The Airborn Studio team explained how the materials were made for the project, spoke about its approach to architecture, revealed how it managed to achieve a painterly look, and discussed its custom solution for creating clouds.
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80.lv: Please introduce yourselves to our readers. How and when did you all team up?
Steffen Unger, Character Lead: I’m one of the founders of Airborn Studios and general Character Lead. I’ve contributed to games like Ori and the Blind Forest, Overwatch, and Fortnite among others. I got to helm the character pipeline of the Showcase.
Benjamin Sauder, Environment Lead: I’m one of the Environment Leads at Airborn Studios and was a Technical Lead on the Showcase project.
As for our history? Steffen Unger and I got to know each other while working at another game development studio (Spieleentwicklungskombinat Ost) way back. It’s when the first ideas for Airborn came up.
The aforementioned studio got shut down after its project got completed, but Steffen and I stayed in touch, kept at it, and posted our work in the Digital Art Forum, which used to be a hub for German-speaking artists at that time. And gradually, more artists flocked to it and joined – and that’s also how Johannes and Simon got involved among others. Since then, we've also worked together on numerous other projects, while still steadily expanding the world of Airborn and developing new prototypes.
80.lv: How did your level artists approach initial layouts? What were the goals? Where and how did they prepare blockouts?
Benjamin Sauder: When building an environment, one of the usual questions is where the center of attention of the viewer/player will be and has to be. It’s one of the factors that inform our approach to tackling a given scene. The blockouts were very rough models, Simon did most of the work on this, as he was also responsible for a first draft of what the flow would be. The whole animatic part was set up and shaded in Blender – I then did a slight cleanup pass, as concept models tend to be a bit too messy for actual usage, and moved everything over to Unreal.
Cliffs and Vertical Structures
80.lv: How did you craft different cliffs and vertical structures? Did you use a kind of modular system to streamline the production or craft everything manually?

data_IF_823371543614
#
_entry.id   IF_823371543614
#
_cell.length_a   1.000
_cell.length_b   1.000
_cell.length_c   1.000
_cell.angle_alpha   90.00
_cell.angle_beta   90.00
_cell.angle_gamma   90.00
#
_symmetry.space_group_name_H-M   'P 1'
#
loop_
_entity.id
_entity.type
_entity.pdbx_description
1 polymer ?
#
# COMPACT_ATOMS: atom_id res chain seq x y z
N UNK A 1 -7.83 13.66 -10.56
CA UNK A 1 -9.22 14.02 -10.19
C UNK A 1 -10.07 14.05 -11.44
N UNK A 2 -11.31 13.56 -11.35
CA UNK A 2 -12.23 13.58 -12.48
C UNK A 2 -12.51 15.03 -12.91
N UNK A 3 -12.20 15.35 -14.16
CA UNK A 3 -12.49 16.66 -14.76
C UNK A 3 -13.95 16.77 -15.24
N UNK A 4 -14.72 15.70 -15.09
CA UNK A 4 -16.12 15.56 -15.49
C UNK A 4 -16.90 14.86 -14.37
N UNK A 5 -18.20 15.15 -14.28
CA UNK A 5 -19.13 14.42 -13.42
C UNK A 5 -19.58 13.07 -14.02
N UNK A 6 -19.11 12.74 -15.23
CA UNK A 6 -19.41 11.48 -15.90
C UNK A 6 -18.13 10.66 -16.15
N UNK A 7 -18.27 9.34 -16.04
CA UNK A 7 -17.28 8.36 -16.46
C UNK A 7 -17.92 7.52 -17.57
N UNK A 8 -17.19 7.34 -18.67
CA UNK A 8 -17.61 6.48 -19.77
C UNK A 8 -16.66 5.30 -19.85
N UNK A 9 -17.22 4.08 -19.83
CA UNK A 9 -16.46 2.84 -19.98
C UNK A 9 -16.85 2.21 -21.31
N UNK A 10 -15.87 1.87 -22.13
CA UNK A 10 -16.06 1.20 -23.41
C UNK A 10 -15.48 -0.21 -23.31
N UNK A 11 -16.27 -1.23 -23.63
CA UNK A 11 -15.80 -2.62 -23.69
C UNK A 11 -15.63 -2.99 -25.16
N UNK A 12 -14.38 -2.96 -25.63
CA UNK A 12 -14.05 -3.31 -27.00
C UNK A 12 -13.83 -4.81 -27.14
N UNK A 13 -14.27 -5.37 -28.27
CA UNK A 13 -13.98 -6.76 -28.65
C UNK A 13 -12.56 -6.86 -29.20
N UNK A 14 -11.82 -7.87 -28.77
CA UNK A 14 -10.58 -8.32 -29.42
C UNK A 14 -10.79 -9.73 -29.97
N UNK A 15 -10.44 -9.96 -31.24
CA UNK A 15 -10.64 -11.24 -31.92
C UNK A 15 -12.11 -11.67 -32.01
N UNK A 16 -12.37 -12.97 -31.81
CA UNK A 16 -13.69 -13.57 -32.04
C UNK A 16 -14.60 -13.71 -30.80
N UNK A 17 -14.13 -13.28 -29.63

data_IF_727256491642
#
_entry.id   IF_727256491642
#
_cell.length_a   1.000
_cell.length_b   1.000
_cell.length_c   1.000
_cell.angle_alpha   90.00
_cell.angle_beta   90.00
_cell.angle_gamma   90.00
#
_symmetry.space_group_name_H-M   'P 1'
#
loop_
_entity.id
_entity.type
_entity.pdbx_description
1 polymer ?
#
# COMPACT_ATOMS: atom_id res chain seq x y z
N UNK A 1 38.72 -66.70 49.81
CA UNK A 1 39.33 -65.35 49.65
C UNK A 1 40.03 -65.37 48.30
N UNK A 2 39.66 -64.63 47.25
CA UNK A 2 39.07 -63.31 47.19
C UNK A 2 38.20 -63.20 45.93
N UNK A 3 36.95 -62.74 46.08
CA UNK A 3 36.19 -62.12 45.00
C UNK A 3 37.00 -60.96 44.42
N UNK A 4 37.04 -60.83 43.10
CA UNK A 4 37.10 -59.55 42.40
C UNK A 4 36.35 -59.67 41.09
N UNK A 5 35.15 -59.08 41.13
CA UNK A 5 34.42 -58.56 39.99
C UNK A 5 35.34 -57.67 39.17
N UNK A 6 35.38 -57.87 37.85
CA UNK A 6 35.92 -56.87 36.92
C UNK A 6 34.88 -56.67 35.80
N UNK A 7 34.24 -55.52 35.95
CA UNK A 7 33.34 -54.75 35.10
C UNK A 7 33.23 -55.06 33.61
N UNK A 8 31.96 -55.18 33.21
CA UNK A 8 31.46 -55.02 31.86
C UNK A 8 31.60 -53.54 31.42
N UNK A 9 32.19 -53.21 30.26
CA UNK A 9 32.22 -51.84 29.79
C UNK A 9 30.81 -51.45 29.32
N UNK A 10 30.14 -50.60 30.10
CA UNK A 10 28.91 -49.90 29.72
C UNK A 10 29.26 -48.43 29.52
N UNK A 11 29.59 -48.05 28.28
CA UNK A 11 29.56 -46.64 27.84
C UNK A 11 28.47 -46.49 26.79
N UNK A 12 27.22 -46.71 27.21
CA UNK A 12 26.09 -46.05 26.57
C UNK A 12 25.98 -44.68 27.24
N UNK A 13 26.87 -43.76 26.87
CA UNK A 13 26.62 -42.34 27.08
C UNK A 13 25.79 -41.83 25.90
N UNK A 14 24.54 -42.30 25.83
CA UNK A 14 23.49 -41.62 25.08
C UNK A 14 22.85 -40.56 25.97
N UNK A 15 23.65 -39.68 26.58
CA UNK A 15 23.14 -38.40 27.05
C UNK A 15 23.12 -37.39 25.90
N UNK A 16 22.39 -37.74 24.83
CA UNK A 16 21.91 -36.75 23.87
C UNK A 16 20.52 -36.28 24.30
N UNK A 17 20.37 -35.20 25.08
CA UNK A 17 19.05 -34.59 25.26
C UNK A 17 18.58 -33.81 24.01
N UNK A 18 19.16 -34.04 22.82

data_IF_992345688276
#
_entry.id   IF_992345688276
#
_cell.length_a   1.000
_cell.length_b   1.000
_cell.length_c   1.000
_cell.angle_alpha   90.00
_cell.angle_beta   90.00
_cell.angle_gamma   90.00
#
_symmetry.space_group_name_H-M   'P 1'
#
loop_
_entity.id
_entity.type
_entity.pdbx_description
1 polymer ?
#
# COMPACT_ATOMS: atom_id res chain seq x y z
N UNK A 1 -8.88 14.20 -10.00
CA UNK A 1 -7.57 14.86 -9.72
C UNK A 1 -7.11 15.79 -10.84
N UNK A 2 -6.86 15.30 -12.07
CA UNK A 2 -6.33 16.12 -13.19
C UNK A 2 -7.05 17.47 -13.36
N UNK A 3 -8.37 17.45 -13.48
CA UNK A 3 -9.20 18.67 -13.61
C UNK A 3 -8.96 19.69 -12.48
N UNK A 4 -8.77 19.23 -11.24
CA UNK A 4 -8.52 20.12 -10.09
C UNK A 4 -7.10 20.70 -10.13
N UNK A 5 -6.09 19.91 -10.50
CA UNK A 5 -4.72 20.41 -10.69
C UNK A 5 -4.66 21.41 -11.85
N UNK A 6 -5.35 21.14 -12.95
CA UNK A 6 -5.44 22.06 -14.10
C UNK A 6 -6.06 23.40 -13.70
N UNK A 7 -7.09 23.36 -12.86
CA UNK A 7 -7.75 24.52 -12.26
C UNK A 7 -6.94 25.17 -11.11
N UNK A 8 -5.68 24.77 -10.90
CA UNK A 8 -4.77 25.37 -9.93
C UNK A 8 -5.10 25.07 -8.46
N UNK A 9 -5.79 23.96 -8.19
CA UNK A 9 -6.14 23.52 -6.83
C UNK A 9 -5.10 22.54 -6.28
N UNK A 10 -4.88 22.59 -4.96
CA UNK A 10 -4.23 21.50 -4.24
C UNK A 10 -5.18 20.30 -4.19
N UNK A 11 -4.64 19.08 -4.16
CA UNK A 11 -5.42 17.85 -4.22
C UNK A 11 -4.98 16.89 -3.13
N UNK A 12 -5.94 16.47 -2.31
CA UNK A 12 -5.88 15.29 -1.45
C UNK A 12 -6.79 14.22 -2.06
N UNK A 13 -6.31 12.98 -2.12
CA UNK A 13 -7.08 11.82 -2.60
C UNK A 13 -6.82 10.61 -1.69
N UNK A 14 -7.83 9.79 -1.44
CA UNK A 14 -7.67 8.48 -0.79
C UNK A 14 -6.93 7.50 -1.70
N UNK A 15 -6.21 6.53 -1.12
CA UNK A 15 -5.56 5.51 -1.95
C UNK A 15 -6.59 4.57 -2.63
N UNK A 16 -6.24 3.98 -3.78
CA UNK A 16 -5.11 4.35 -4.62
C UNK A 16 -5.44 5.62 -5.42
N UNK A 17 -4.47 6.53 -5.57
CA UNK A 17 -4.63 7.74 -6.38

Benjamin Sauder: Yes, these rocks and cliffs are built as kits. It’s not built like a grid snapped modular kit, but more like a collection of well-complementing pieces (from small to big, straight to curved, flat to round, etc.), which enables us to build bigger structures out of these.
We had a pretty good storyboard cinematic coupled with quite a few nicely painted concept designs for each scene – so the requirements were always pretty clear from the very beginning.
The workflow for these assets is almost always the same – as a first step, we build a block mesh. This can then be placed in the scene, and we can verify that the big shapes are working. Once all is looking good, it can be detailed and finalized. All the rocks got a sculpt pass – as we started this as an Unreal Engine 4.25 project, most of the models still use a low poly model and baked-down textures – we could leverage Unreal Engine 5 Nanite on quite a few pieces later on.
Each of the different biomes needed its own small asset library. The jungle theme was our biggest set overall because we knew right from the start that it would be the theme that gets the most screen time. The kits are often just a handful of pieces – the thick vegetation layer made it possible to hide the heavy reuse quite well. Modular kits really help to fill the world – but to make things shine, you always need a healthy amount of unique pieces to keep it interesting.
80.lv: Please tell us about your approach to architecture. How did you work on different buildings? How did you assemble the city we saw in the middle of your demo? What modular elements did you craft for the project and how did you modify them?
Benjamin Sauder: As with all our environment work, the approach and level of detail depend on whether the player/camera can get really close to an object or if it’s a backdrop piece that one should rather not spend too much time on. In either case, the settlement surely was the biggest set piece to be built.
The buildings are put together from small kits – building, the roof, and then add-ons like platforms, windows, stairs, etc. The foreground buildings are built with a mix of tiling textures and unique pieces. To make the place come to life it needed a heavy set dressing pass with lots of props and decals on top of everything.
Simon [Kopp, Art Director/Concept Artist] defined from which materials the buildings are constructed, and then we created the wood, whicker, plaster materials, etc.
Production-wise this was all pretty standard – we used the usual applications to author the models in 3ds Max, Maya, Blender, or ZBrush – whatever the artist was most comfortable working with – and then texturing happened in Substance 3D Painter & Designer.
Manuel Virks (Environment Lead) prepared some filters to achieve the splotchy painted texturing style, which allowed for a relatively quick and coherent texturing process. Everything you see in the trailer was handcrafted to get a nice consistent visual language.
Assembling the World